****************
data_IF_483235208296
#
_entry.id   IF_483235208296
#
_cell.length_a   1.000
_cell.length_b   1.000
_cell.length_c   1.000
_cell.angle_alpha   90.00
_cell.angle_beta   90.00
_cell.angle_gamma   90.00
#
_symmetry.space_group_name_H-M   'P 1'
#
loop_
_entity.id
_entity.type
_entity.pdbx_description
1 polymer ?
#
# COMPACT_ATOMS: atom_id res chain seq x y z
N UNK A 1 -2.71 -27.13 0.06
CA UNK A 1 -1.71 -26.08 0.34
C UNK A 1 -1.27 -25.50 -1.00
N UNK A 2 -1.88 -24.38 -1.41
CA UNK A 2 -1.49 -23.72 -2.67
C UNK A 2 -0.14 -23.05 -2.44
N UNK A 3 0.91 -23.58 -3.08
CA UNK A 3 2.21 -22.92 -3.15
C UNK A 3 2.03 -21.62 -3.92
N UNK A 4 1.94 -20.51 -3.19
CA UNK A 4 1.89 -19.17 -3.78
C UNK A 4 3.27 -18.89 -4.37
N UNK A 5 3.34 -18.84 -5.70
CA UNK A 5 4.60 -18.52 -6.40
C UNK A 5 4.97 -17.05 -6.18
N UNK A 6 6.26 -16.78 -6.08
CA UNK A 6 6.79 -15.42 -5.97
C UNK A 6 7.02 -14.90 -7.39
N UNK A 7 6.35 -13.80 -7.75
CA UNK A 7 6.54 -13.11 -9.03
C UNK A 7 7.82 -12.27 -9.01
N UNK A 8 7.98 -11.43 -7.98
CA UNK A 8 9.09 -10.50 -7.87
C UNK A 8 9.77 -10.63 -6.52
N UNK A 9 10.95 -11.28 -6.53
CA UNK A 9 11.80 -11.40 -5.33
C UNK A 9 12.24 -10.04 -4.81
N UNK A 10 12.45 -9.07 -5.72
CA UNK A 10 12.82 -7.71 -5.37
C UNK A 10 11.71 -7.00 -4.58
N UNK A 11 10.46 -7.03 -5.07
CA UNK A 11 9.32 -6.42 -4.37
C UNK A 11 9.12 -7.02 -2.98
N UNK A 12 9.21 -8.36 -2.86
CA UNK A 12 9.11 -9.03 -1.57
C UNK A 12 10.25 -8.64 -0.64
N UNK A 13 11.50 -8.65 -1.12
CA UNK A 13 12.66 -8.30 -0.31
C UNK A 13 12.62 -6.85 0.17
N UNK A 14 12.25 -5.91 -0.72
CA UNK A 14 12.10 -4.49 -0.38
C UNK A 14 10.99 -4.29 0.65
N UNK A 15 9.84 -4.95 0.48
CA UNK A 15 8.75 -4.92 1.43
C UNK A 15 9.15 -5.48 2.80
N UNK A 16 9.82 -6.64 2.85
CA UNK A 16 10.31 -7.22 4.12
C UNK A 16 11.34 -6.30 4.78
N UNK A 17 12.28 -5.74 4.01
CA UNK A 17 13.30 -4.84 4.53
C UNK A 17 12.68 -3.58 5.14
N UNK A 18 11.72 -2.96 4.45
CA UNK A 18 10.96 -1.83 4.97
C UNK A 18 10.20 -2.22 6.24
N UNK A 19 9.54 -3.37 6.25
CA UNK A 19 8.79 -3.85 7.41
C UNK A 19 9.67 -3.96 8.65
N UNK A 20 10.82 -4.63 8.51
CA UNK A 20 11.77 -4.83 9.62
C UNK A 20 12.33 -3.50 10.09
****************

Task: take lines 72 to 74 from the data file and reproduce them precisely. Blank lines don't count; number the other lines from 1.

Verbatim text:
N UNK A 18 11.72 -2.96 4.45
CA UNK A 18 10.96 -1.83 4.97
C UNK A 18 10.20 -2.22 6.24